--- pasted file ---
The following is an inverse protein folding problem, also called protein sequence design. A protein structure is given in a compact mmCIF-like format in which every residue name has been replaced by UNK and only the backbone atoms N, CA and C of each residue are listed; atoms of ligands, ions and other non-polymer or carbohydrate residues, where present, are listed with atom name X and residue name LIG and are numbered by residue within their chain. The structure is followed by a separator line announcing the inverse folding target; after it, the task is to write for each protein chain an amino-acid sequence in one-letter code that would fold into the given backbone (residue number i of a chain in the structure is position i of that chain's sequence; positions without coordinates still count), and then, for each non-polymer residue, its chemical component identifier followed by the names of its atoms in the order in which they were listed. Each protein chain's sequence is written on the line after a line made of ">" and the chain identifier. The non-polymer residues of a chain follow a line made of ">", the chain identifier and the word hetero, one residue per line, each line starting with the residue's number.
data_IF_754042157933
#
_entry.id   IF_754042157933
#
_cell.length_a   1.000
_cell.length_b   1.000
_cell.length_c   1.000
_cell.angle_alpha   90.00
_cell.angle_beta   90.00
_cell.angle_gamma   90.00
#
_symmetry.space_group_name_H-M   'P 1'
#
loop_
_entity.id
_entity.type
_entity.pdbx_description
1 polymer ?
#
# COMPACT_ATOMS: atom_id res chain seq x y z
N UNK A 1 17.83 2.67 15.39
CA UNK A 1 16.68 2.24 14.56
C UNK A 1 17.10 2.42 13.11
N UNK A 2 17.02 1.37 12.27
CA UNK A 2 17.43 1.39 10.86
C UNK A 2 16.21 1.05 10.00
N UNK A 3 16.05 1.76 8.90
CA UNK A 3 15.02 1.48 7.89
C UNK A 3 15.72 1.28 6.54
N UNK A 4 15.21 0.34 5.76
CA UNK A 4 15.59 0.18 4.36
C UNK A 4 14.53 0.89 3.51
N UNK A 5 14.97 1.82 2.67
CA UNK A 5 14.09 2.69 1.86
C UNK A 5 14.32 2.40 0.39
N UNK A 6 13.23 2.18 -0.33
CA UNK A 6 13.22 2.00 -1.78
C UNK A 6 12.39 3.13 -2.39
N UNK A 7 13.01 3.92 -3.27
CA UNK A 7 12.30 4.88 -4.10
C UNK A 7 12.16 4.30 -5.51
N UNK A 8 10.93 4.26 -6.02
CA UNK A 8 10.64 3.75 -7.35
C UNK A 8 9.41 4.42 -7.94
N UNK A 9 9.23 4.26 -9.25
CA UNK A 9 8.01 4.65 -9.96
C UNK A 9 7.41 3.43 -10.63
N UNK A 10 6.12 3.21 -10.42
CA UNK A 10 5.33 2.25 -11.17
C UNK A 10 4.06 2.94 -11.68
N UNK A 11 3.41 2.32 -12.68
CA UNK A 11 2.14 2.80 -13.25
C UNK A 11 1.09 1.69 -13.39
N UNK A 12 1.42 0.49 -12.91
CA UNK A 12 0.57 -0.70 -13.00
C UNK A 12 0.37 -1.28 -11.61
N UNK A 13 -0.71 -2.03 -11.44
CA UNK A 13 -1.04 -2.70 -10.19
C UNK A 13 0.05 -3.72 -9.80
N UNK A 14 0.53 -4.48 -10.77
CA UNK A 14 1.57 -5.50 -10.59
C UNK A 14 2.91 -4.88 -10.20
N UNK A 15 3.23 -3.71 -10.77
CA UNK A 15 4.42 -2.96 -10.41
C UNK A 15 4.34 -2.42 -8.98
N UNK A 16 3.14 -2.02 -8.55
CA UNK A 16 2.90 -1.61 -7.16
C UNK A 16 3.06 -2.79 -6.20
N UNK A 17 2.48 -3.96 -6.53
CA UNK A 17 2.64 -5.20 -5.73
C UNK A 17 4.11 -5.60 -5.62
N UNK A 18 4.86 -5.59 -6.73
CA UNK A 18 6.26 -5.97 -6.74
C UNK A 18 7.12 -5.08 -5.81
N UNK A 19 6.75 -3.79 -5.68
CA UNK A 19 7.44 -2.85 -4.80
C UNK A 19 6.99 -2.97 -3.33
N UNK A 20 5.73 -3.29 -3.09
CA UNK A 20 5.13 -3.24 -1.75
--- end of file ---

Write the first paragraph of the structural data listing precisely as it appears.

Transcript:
The following is an inverse protein folding problem, also called protein sequence design. A protein structure is given in a compact mmCIF-like format in which every residue name has been replaced by UNK and only the backbone atoms N, CA and C of each residue are listed; atoms of ligands, ions and other non-polymer or carbohydrate residues, where present, are listed with atom name X and residue name LIG and are numbered by residue within their chain. The structure is followed by a separator line announcing the inverse folding target; after it, the task is to write for each protein chain an amino-acid sequence in one-letter code that would fold into the given backbone (residue number i of a chain in the structure is position i of that chain's sequence; positions without coordinates still count), and then, for each non-polymer residue, its chemical component identifier followed by the names of its atoms in the order in which they were listed. Each protein chain's sequence is written on the line after a line made of ">" and the chain identifier. The non-polymer residues of a chain follow a line made of ">", the chain identifier and the word hetero, one residue per line, each line starting with the residue's number.